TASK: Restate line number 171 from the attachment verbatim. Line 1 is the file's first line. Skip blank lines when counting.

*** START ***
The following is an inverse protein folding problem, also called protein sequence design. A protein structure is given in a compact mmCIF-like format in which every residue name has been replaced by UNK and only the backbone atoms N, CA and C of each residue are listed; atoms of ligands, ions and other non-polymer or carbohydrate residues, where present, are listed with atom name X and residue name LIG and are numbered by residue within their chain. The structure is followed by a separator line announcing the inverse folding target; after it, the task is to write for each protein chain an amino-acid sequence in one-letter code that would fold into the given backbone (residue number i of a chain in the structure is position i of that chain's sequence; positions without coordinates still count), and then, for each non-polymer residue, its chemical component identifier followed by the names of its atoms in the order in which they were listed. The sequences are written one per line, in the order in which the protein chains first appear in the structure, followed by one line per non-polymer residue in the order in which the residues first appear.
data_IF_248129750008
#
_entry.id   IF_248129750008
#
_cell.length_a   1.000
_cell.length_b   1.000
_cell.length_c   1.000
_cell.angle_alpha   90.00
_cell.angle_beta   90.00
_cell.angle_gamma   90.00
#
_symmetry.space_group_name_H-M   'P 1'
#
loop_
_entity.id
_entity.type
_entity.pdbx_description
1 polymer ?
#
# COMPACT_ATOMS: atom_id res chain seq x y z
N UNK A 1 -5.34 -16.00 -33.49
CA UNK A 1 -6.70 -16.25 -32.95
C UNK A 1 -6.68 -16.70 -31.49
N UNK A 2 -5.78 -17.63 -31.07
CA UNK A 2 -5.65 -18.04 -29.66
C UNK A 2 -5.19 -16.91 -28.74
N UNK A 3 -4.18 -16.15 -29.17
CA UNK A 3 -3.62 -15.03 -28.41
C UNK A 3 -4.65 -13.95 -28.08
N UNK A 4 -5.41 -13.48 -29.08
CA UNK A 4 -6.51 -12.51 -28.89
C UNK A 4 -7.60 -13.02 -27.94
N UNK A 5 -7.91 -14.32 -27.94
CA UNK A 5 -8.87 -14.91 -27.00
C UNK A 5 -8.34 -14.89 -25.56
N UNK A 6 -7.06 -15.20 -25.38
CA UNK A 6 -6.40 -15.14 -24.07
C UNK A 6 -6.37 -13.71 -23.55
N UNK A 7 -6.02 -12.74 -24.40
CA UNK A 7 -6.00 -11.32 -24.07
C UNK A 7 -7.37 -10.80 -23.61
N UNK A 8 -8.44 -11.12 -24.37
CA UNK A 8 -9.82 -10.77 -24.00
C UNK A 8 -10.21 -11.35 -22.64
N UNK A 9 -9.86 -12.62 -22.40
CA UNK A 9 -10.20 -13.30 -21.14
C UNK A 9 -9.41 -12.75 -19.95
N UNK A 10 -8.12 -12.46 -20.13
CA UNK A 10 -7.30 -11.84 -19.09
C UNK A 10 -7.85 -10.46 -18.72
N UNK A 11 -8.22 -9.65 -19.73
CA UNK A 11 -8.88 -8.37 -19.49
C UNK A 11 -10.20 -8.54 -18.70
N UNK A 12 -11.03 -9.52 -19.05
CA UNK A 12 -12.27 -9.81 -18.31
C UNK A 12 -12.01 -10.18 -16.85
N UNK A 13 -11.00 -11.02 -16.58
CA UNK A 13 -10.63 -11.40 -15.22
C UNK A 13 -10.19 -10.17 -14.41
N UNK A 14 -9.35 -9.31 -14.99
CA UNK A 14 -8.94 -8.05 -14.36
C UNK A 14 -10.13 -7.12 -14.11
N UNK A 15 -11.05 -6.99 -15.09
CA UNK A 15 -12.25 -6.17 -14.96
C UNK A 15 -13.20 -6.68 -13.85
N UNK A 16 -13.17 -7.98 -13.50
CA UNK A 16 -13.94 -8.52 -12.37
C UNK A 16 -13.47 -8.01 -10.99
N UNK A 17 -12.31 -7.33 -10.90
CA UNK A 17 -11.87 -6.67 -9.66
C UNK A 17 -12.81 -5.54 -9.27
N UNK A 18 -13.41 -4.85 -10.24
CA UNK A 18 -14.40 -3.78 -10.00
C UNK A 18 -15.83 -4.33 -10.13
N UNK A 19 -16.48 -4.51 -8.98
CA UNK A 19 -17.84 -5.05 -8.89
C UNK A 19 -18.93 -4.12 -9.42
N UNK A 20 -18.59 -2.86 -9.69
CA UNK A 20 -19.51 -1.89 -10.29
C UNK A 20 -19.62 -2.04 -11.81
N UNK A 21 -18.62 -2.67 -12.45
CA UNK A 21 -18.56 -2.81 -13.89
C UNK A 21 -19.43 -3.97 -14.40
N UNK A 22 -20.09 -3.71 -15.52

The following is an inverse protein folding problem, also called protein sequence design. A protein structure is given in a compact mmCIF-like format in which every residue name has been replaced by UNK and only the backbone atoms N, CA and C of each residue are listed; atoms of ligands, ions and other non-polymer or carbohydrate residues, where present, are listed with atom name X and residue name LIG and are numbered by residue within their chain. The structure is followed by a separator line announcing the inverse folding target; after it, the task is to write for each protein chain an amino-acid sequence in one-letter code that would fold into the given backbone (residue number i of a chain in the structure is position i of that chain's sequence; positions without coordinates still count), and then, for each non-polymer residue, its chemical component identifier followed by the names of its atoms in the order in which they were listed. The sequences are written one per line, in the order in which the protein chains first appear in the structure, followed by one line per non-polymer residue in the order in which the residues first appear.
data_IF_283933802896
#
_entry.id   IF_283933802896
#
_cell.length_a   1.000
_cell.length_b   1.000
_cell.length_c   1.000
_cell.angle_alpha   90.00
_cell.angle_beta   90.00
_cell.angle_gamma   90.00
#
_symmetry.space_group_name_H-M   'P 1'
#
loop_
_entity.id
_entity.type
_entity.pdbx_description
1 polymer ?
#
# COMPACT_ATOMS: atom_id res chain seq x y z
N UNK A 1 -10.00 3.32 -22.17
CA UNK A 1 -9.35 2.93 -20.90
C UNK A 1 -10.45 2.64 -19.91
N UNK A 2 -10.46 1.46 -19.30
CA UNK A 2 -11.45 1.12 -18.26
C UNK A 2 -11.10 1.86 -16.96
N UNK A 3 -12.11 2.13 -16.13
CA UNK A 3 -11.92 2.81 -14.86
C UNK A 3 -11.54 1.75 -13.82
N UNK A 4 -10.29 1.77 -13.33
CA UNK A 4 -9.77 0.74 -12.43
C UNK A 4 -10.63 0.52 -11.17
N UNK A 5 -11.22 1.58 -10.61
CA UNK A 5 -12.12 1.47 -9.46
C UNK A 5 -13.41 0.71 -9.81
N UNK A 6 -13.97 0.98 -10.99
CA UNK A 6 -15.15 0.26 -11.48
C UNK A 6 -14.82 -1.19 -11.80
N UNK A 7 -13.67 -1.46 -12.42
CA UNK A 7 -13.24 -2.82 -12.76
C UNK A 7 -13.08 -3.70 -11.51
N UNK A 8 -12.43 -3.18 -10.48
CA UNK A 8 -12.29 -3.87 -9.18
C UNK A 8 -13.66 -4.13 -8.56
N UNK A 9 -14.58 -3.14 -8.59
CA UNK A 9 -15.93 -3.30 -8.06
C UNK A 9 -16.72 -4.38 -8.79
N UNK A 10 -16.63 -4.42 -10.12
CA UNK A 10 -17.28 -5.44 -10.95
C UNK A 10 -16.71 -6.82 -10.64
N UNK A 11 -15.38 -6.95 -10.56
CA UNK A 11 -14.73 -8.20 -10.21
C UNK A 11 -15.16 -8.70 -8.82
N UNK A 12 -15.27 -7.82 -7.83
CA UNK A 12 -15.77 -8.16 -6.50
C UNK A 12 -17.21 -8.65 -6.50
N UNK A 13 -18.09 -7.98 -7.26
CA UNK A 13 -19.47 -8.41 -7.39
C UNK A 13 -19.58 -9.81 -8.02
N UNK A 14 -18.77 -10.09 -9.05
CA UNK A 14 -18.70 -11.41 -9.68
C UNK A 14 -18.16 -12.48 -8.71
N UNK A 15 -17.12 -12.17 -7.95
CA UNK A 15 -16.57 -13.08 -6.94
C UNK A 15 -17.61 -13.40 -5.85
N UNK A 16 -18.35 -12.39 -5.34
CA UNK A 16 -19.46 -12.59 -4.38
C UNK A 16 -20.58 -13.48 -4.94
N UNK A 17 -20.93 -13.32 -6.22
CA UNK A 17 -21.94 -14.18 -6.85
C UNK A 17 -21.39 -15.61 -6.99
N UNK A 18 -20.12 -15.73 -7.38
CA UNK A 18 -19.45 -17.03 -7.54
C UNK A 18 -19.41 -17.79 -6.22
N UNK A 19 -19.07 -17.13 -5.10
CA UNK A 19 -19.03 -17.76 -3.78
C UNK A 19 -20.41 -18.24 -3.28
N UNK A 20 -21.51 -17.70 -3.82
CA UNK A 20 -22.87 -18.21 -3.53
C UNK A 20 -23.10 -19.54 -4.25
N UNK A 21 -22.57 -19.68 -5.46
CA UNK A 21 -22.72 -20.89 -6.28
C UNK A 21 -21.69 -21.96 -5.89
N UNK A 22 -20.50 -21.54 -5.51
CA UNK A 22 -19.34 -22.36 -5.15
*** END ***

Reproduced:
CA UNK A 22 -19.34 -22.36 -5.15